Trucking is facing falling volumes too, but I don’t have to tell you that.
How badly and for how long? There can’t be an answer as the impact of so many business closings at once still surges through the rest of the economy.
Freight volume isn’t the only effect the coronavirus has on our industry. Big logistics companies are trying to get out of what are suddenly unprofitable contracts by claiming “force majeure,” Latin for what is more commonly referred to as “act of God.” FreightWaves reported CEVA Logistics and DHL Global Forwarding have invoked the policy. CEVA “reserves the right to modify all or part of its services, to change its working procedures and any previously agreed rates and prices.” The policy includes trucking, CEVA noted. What that will mean for rates as other big brokers take similar action is hard to predict.
FreightWaves also reported insurance companies are sweating anticipated claims due to the coronavirus pandemic. One insurance executive said many business policies protect against “business interruption.” They cover losses to fire, tornados and the like, he said, adding, “in most cases pandemics or epidemics are not covered.” But some suits against insurers have already been filed, he said. In any case, profits will fall and insurance companies will be more careful about who they insure – not good news for many carriers already dealing with high and rising premiums.
In a less worrisome news, driverless trucks may be pushed even further into an already hazy future because of COVID-19.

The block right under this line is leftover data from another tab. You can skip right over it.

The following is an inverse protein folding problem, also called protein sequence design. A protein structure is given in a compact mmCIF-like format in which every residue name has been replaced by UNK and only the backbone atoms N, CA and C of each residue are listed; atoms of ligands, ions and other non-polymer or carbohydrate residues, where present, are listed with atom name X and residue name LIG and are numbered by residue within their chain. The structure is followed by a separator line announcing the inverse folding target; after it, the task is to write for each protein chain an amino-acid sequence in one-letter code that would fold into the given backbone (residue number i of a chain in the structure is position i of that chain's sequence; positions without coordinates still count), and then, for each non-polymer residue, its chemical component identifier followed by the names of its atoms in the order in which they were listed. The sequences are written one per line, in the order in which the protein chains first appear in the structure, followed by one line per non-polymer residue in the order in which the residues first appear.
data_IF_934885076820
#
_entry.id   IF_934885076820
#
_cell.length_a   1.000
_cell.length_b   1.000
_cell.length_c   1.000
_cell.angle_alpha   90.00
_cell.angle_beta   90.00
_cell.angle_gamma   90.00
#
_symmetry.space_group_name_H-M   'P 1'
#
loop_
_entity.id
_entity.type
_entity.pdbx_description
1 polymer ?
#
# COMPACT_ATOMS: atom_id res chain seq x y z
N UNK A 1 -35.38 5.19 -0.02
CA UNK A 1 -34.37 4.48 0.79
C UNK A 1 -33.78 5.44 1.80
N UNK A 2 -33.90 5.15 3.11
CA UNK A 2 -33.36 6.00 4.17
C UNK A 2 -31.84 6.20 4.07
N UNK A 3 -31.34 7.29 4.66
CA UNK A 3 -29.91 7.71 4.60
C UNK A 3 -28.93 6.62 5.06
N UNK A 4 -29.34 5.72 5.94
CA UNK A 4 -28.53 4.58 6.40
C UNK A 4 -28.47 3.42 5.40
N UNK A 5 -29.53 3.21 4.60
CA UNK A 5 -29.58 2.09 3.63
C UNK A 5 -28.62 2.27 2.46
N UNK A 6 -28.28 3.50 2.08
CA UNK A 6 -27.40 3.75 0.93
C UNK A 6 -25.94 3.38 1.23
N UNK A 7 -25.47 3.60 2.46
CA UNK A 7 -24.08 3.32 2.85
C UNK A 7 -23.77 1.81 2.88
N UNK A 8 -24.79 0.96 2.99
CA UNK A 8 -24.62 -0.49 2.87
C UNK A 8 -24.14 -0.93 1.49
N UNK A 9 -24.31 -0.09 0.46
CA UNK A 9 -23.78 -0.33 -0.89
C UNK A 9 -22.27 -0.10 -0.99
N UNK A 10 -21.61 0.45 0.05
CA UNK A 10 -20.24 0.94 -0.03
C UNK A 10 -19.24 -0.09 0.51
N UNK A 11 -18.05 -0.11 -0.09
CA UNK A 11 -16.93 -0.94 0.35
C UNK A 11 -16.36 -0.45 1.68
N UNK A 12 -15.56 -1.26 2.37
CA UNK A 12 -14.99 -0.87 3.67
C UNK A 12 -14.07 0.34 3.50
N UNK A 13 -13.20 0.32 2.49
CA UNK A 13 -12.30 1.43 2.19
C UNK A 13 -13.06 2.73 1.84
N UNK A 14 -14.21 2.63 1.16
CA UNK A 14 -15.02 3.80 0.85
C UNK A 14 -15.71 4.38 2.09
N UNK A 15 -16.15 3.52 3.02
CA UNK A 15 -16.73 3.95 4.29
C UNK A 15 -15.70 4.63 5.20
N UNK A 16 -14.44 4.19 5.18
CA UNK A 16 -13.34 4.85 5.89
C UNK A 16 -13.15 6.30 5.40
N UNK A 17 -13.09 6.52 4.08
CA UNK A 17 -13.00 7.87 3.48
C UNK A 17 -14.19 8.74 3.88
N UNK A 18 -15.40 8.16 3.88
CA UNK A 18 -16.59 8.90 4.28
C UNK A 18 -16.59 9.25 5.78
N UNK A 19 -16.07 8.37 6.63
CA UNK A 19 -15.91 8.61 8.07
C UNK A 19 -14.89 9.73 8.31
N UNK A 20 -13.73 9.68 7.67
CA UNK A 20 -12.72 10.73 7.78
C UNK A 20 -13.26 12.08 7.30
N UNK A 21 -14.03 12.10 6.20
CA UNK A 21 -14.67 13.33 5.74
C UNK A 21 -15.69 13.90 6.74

Economists predict the losses incurred by vehicle makers will mean cuts to self-driving programs – probably deep cuts that will slow development. At the same time, other driverless vehicle developers – especially startups – will see investors less willing to part with cash as potential markets the technology recede further into the haziness. In March, investors backed away from driverless truck developer Starsky Robotics, which closed down for good as the pandemic spread.
Development hasn’t stopped altogether. The Swedish company Einride just released a video showing its driverless truck – what the company calls a pod – moving around a warehouse yard and backing into a door. The “pod” is operated remotely from a computer display. A company named Nuro has been authorized by the California DMV to operate on certain streets in select Silicon Valley towns delivering for local food markets and retailers. The small Nuro vehicles are restricted to 25 mph. Both Einride and Nuro vehicles are totally driverless. Neither even has a cab for a driver. But even with permission granted, Nuro has not launched because of the pandemic, the company said.
And there’s bad news for Fred Smith.
Transport Topics reported Smith, founder, chairman, president, and CEO of Memphis, Tenn.-based FedEx, has taken a 91% pay cut. He’ll have to tighten his belt as his monthly pay drops from $115,402 to a mere $10,728.